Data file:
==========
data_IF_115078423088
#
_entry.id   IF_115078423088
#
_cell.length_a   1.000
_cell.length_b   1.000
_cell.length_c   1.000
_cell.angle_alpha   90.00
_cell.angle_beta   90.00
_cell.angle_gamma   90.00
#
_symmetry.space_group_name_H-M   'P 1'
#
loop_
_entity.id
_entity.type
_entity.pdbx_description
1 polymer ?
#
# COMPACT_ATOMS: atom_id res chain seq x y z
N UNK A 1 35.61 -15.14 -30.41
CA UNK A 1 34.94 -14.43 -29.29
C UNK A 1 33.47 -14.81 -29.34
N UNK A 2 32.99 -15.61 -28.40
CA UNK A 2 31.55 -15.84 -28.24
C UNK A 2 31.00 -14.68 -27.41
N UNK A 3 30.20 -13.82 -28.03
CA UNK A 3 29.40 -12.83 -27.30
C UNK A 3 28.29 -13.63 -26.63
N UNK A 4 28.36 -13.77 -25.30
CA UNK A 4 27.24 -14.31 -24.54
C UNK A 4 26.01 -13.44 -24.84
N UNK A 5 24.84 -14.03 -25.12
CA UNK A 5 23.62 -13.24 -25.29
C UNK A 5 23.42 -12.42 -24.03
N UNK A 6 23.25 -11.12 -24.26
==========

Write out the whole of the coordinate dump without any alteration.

data_IF_115078423088
#
_entry.id   IF_115078423088
#
_cell.length_a   1.000
_cell.length_b   1.000
_cell.length_c   1.000
_cell.angle_alpha   90.00
_cell.angle_beta   90.00
_cell.angle_gamma   90.00
#
_symmetry.space_group_name_H-M   'P 1'
#
loop_
_entity.id
_entity.type
_entity.pdbx_description
1 polymer ?
#
# COMPACT_ATOMS: atom_id res chain seq x y z
N UNK A 1 35.61 -15.14 -30.41
CA UNK A 1 34.94 -14.43 -29.29
C UNK A 1 33.47 -14.81 -29.34
N UNK A 2 32.99 -15.61 -28.40
CA UNK A 2 31.55 -15.84 -28.24
C UNK A 2 31.00 -14.68 -27.41
N UNK A 3 30.20 -13.82 -28.03
CA UNK A 3 29.40 -12.83 -27.30
C UNK A 3 28.29 -13.63 -26.63
N UNK A 4 28.36 -13.77 -25.30
CA UNK A 4 27.24 -14.31 -24.54
C UNK A 4 26.01 -13.44 -24.84
N UNK A 5 24.84 -14.03 -25.12
CA UNK A 5 23.62 -13.24 -25.29
C UNK A 5 23.42 -12.42 -24.03
N UNK A 6 23.25 -11.12 -24.26